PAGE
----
Joe Biden and his Chinese counterpart Xi Jinping have agreed to hold a virtual summit this year, in the first sign of improving relations between the countries since the US president took office.
Jake Sullivan, US national security adviser, and Yang Jiechi, China’s top foreign policy official, reached an agreement in Zurich on Wednesday to hold a virtual summit between the leaders following their two phone calls earlier this year.
“We do have out of today’s meeting an agreement in principle to hold a virtual bilateral meeting between the leaders before the end of the year,” a US official said after Sullivan and Yang met for six hours.
The official said they had a more productive exchange than in previous high-level meetings, including when they met in March in Alaska with Antony Blinken, secretary of state, and Wang Yi, China’s foreign minister.
“Today really involved a genuine back and forth, which was quite welcome — a different tone than Anchorage, a different kind of feel in the ability to go back and forth than in Anchorage,” said the official.
The Financial Times reported on Tuesday that Sullivan and Yang planned to discuss the possibility of a virtual summit. Biden previously suggested to his Chinese counterpart that they hold an in-person meeting, but people familiar with the call said Xi did not express a willingness to meet at that time.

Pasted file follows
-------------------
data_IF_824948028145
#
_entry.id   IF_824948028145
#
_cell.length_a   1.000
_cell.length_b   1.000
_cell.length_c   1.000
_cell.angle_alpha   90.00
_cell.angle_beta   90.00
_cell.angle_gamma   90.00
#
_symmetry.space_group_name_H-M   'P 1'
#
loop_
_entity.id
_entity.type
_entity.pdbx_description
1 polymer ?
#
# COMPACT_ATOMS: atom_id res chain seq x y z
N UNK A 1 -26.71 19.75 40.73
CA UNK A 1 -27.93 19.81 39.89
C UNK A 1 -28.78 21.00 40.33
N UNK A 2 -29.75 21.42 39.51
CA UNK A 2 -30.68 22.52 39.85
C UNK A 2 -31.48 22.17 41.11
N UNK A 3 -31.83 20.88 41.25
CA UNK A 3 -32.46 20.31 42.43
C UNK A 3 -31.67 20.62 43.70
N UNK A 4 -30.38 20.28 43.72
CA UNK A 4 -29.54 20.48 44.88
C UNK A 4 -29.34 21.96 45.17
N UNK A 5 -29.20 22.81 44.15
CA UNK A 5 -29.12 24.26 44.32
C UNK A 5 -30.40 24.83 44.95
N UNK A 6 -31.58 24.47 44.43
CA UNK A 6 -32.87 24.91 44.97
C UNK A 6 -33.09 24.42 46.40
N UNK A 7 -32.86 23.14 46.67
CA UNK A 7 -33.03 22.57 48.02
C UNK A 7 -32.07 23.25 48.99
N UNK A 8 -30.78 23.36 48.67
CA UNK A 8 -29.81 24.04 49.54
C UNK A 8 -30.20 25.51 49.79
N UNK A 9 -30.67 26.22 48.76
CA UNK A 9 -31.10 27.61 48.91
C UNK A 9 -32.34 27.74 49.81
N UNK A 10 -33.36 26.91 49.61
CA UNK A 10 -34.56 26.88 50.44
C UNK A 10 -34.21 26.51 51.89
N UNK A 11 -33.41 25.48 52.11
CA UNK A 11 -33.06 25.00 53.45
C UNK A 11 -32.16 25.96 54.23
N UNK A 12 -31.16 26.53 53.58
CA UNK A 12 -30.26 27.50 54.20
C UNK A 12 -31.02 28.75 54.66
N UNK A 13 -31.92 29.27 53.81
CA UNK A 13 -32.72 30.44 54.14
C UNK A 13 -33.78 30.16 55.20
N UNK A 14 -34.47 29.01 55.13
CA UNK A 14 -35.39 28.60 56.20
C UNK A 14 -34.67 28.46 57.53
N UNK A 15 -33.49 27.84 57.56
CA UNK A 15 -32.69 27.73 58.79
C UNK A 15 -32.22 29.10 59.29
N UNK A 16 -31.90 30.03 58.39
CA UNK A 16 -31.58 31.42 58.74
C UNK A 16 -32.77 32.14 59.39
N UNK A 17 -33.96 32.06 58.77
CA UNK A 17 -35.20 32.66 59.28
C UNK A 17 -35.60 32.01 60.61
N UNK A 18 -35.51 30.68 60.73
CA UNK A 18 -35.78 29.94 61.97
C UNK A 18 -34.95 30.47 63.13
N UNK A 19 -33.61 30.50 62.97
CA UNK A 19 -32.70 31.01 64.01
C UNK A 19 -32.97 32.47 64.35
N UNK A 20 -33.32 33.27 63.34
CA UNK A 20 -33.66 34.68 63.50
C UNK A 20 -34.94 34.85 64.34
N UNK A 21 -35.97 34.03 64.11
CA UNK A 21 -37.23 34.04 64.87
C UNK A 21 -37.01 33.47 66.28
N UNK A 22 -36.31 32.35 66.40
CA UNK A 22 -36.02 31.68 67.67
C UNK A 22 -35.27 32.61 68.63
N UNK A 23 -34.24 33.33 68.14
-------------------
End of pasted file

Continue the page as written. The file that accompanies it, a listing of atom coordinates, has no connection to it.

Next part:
Meanwhile, Beijing has signalled that Xi, who has not left China since the start of the coronavirus pandemic, does not intend to travel overseas in the near future.
The official dismissed suggestions that the outcome of the Zurich meeting marked a “thaw” in US-China relations, but said that it marked a “substantive and constructive” step. The official added that Sullivan had raised US concerns about a range of issues, including the crackdown on the pro-democracy movement in Hong Kong, the persecution of Uyghurs in Xinjiang, and Chinese military activity around Taiwan.
Tensions between Washington and Beijing have continued to mount in recent months, particularly as the Chinese air force has in recent days flown record numbers of warplanes into Taiwan’s “air defence identification zone”.
While most analysts do not view the activity as a prelude to war, it has sparked growing anxiety about China’s stance towards Taiwan — which it views as its sovereign territory — and about the potential for the situation to spiral unintentionally into conflict.
Taiwan’s defence minister this week said that China would be fully capable of invading the island by 2025, in the first clear warning that it faces the threat of war.
The US official said that Washington viewed any activity that threatened peace across the Taiwan Strait as being of “deep concern” but suggested that the incursions of recent days did not mark a material difference.
“Our view on the recent flights . . . is that they are a continuation of a very concerning trend, and moving in a concerning direction. But I see them primarily in that context of a concerning trend line,” the official said.
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